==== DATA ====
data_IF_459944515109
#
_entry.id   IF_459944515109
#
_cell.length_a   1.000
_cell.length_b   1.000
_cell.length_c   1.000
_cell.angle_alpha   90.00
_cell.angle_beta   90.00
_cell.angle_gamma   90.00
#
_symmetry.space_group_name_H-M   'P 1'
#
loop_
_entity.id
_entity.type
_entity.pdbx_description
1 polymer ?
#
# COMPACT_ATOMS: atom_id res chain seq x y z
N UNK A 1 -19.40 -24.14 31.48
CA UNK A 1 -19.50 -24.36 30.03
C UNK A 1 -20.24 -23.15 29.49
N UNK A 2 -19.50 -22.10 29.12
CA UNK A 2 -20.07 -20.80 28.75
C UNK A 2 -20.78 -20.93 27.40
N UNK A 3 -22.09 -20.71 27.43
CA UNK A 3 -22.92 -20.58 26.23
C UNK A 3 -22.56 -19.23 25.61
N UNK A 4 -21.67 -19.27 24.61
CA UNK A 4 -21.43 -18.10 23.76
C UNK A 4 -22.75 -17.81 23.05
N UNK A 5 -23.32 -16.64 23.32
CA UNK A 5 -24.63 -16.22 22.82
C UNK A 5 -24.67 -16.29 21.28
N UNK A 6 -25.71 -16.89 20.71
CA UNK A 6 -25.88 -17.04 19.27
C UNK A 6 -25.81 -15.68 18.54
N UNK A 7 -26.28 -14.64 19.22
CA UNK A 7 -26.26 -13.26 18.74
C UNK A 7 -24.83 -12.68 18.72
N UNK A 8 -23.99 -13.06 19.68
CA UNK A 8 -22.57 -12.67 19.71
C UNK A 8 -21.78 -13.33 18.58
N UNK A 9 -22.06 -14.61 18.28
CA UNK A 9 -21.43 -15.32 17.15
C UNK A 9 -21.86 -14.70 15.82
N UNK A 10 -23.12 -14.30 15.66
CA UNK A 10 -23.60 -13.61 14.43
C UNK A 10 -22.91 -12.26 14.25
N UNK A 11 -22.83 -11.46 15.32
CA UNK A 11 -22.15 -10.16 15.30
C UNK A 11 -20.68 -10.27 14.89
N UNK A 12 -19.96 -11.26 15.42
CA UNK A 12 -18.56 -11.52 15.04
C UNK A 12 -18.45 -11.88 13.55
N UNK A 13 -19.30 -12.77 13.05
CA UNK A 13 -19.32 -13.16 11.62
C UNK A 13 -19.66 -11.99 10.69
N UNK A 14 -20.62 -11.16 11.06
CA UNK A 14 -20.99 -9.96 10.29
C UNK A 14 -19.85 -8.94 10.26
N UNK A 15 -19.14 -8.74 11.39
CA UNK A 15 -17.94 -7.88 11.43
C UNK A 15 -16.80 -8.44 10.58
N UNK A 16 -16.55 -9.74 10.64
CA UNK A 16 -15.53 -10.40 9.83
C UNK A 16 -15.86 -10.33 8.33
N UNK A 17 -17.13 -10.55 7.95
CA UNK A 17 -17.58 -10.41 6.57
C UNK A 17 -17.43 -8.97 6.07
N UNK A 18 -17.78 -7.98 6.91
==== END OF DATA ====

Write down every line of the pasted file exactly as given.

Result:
data_IF_459944515109
#
_entry.id   IF_459944515109
#
_cell.length_a   1.000
_cell.length_b   1.000
_cell.length_c   1.000
_cell.angle_alpha   90.00
_cell.angle_beta   90.00
_cell.angle_gamma   90.00
#
_symmetry.space_group_name_H-M   'P 1'
#
loop_
_entity.id
_entity.type
_entity.pdbx_description
1 polymer ?
#
# COMPACT_ATOMS: atom_id res chain seq x y z
N UNK A 1 -19.40 -24.14 31.48
CA UNK A 1 -19.50 -24.36 30.03
C UNK A 1 -20.24 -23.15 29.49
N UNK A 2 -19.50 -22.10 29.12
CA UNK A 2 -20.07 -20.80 28.75
C UNK A 2 -20.78 -20.93 27.40
N UNK A 3 -22.09 -20.71 27.43
CA UNK A 3 -22.92 -20.58 26.23
C UNK A 3 -22.56 -19.23 25.61
N UNK A 4 -21.67 -19.27 24.61
CA UNK A 4 -21.43 -18.10 23.76
C UNK A 4 -22.75 -17.81 23.05
N UNK A 5 -23.32 -16.64 23.32
CA UNK A 5 -24.63 -16.22 22.82
C UNK A 5 -24.67 -16.29 21.28
N UNK A 6 -25.71 -16.89 20.71
CA UNK A 6 -25.88 -17.04 19.27
C UNK A 6 -25.81 -15.68 18.54
N UNK A 7 -26.28 -14.64 19.22
CA UNK A 7 -26.26 -13.26 18.74
C UNK A 7 -24.83 -12.68 18.72
N UNK A 8 -23.99 -13.06 19.68
CA UNK A 8 -22.57 -12.67 19.71
C UNK A 8 -21.78 -13.33 18.58
N UNK A 9 -22.06 -14.61 18.28
CA UNK A 9 -21.43 -15.32 17.15
C UNK A 9 -21.86 -14.70 15.82
N UNK A 10 -23.12 -14.30 15.66
CA UNK A 10 -23.60 -13.61 14.43
C UNK A 10 -22.91 -12.26 14.25
N UNK A 11 -22.83 -11.46 15.32
CA UNK A 11 -22.15 -10.16 15.30
C UNK A 11 -20.68 -10.27 14.89
N UNK A 12 -19.96 -11.26 15.42
CA UNK A 12 -18.56 -11.52 15.04
C UNK A 12 -18.45 -11.88 13.55
N UNK A 13 -19.30 -12.77 13.05
CA UNK A 13 -19.32 -13.16 11.62
C UNK A 13 -19.66 -11.99 10.69
N UNK A 14 -20.62 -11.16 11.06
CA UNK A 14 -20.99 -9.96 10.29
C UNK A 14 -19.85 -8.94 10.26
N UNK A 15 -19.14 -8.74 11.39
CA UNK A 15 -17.94 -7.88 11.43
C UNK A 15 -16.80 -8.44 10.58
N UNK A 16 -16.55 -9.74 10.64
CA UNK A 16 -15.53 -10.40 9.83
C UNK A 16 -15.86 -10.33 8.33
N UNK A 17 -17.13 -10.55 7.95
CA UNK A 17 -17.58 -10.41 6.57
C UNK A 17 -17.43 -8.97 6.07
N UNK A 18 -17.78 -7.98 6.91